Data centre developments: What does 2017 hold?
Tikiri Wanduragala, Lenovo’s EMEA x86 Server Systems Snr. Consultant, takes a look back at the big developments in...
Data centre optimisation can have far-reaching consequences beyond the server room. It can boost worker productivity and free up IT to concentrate on more than keeping the lights on.
Most executives realise the data centre is now a strategically important part of the business. It’s no longer an afterthought; no longer something workers have little to no interest in. Instead, it is the beating heart of many enterprises, driving innovation and enabling employees to be as productive as possible.
Alongside the evolution of the data centre, the need to keep it running quickly, efficiently and securely has grown. That’s why data centre optimisation plays an increasingly important role.
Data centre optimisation is a combination of technologies and processes that aim to make everything in the data centre operate more resourcefully. This can involve lowering the power usage efficiency, streamlining hardware by powering down unused servers, finding a different approach to applications or increasing automation.
What’s more, an effective, efficient data centre optimisation strategy will have a positive knock-on effect across the entire business.
Financially, a properly optimised data centre costs less to operate – not least due to reduced power costs. Any money saved can then be reinvested into the business via new employees or hardware upgrades. A refreshed PC, laptop, tablet and smartphone estate helps workers be more productive, whether at their desks or out of office. It is also cost-effective as newer machines are more secure and less likely to require IT maintenance.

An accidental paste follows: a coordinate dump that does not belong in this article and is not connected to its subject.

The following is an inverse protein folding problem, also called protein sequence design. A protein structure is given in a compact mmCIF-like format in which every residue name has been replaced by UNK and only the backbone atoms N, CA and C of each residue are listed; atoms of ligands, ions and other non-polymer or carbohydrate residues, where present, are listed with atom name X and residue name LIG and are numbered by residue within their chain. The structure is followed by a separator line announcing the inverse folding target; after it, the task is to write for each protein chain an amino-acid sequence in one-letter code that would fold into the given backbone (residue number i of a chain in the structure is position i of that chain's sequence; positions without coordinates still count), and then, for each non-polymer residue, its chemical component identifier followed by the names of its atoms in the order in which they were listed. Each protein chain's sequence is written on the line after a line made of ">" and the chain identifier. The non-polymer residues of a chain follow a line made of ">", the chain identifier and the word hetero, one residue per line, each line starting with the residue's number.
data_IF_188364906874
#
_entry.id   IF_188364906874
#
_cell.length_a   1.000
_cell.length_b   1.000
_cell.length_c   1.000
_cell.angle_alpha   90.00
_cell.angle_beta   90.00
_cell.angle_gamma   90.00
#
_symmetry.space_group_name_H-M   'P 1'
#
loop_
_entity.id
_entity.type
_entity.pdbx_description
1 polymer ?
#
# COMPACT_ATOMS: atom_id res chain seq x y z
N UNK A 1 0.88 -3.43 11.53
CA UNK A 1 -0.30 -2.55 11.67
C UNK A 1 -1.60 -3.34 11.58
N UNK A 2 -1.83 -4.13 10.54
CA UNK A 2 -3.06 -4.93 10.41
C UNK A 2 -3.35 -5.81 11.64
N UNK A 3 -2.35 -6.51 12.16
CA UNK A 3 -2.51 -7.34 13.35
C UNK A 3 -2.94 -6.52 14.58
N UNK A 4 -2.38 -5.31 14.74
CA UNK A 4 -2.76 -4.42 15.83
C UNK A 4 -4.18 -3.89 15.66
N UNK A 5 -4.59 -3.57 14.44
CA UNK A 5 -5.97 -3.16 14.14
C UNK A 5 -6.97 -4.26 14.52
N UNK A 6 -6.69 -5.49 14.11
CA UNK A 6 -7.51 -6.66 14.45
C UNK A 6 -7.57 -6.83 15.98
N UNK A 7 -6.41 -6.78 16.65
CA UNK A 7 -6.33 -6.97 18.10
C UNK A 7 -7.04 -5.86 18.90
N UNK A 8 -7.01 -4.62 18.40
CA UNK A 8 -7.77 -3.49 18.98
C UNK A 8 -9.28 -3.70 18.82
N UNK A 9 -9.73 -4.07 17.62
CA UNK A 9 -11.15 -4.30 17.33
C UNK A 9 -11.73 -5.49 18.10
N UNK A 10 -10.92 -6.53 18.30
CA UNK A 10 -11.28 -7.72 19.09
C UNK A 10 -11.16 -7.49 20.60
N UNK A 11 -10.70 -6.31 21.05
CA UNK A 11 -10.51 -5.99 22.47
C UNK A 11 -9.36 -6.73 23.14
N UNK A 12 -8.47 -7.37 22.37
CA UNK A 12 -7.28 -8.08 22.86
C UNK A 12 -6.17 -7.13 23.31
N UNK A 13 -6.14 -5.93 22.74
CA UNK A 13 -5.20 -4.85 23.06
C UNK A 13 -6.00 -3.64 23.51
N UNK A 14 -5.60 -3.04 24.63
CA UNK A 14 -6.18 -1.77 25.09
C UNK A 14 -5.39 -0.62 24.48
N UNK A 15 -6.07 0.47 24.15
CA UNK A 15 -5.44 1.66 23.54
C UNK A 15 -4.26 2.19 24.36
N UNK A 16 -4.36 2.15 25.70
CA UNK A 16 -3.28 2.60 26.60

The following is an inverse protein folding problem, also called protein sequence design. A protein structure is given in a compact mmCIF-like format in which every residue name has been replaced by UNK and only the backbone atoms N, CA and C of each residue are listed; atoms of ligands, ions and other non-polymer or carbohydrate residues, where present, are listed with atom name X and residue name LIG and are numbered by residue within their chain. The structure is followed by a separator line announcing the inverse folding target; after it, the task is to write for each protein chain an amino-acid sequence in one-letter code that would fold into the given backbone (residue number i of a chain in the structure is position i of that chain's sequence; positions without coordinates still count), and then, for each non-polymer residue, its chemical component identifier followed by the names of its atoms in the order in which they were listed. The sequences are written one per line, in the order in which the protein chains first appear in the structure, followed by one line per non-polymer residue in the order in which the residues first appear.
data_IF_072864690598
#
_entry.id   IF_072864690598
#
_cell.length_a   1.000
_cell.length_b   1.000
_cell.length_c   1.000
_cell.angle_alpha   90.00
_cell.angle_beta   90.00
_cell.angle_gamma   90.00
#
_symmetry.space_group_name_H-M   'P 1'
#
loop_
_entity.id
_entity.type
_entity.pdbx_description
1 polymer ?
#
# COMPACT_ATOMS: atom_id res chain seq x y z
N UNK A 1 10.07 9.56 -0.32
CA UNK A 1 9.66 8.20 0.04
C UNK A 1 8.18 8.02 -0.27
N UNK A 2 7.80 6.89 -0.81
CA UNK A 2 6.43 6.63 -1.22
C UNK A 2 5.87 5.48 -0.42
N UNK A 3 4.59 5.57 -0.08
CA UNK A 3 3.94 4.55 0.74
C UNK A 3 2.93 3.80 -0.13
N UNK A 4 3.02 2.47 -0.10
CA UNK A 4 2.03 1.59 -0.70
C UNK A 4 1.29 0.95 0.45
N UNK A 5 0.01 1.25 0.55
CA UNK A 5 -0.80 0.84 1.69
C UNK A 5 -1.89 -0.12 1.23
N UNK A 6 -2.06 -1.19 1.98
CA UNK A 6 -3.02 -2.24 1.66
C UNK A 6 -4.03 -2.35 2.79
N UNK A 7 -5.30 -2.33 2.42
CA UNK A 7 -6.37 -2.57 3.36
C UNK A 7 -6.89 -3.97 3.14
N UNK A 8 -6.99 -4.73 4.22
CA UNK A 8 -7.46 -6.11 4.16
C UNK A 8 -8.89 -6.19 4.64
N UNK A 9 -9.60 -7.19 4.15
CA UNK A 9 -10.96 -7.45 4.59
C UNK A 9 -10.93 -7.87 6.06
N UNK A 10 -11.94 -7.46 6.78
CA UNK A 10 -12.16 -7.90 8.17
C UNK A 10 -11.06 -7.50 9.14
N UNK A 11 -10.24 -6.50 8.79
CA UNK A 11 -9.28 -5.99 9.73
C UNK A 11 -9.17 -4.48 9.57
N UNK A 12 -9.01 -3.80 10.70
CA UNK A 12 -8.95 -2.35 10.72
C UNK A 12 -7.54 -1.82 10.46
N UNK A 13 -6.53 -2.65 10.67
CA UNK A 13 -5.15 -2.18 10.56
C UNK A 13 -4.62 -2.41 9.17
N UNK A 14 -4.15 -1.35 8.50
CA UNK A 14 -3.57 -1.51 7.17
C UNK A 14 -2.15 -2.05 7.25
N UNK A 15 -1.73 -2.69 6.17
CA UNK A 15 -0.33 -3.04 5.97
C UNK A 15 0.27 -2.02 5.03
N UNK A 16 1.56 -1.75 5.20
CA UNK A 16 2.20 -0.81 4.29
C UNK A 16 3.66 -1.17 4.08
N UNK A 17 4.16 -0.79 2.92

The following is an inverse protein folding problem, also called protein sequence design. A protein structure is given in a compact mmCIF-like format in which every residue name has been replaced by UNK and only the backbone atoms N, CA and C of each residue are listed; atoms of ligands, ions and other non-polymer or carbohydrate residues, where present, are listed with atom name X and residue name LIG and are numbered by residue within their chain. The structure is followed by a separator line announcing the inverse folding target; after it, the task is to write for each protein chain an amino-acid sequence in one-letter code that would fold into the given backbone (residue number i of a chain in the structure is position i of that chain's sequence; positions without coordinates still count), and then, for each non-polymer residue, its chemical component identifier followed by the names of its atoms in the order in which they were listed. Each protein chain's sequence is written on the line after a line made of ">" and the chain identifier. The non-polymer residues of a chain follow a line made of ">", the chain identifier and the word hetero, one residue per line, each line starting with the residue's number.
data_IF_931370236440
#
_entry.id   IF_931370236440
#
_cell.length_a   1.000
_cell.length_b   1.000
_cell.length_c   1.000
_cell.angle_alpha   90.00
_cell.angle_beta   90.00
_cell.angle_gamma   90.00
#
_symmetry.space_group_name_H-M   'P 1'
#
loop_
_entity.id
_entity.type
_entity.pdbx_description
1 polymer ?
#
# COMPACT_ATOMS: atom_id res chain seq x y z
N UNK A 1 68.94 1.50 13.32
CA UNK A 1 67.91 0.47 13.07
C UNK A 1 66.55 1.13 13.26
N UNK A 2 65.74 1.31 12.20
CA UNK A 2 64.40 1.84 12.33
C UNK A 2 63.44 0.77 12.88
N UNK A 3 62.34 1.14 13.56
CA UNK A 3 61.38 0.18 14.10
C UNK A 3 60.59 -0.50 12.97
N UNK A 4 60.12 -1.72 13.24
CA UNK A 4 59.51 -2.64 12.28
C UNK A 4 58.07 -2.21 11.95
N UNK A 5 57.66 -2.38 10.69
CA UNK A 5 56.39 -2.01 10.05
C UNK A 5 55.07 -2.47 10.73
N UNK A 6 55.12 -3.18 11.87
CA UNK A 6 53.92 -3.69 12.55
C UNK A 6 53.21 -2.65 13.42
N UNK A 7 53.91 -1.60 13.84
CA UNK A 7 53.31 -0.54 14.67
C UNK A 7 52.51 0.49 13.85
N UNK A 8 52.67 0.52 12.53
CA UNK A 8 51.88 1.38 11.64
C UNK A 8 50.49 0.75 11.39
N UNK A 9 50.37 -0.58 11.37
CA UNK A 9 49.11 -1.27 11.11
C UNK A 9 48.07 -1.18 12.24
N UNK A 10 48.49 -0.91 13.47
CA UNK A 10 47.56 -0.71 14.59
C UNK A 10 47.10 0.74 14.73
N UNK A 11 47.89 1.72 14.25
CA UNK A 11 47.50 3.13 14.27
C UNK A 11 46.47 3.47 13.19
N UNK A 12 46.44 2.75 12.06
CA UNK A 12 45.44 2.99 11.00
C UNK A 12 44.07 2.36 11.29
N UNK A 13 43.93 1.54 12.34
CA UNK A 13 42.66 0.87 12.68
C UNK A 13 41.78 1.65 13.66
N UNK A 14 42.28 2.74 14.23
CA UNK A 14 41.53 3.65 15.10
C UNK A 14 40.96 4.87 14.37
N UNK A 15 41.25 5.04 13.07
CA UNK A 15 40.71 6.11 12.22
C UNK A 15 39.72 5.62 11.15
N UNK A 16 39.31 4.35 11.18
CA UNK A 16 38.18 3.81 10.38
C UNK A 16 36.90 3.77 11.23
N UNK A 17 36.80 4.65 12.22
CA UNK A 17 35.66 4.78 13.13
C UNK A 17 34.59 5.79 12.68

Data centre optimisation generally involves the automation of processes that are traditionally manual, and therefore much slower. For an IT department that might suddenly find itself with plenty of time on its collective hands, this presents a golden opportunity. IT staff can spend that time developing and deploying revenue-generating services. Rather than their sole purpose being to ‘keep the lights on’, optimisation allows IT departments to become the focal point for technological advancement across the business.
This approach can modernise and futureproof the data centre for years to come, and as demand for its services increases, optimisation will give the IT department the flexibility it needs to cope with those changes.
As businesses grow, the strain on IT infrastructure and the network grows with it. Optimisation can help IT monitor and manage what’s going on, recognising and eliminating problems before they arise. In most cases, this will happen before workers are even aware of them.
An optimised data centre should meet the needs of the entire business – not just the IT department. Systems, services, hardware and software can all be improved with the help of optimisation, and this will have a positive impact on employees to be more flexible, agile and productive.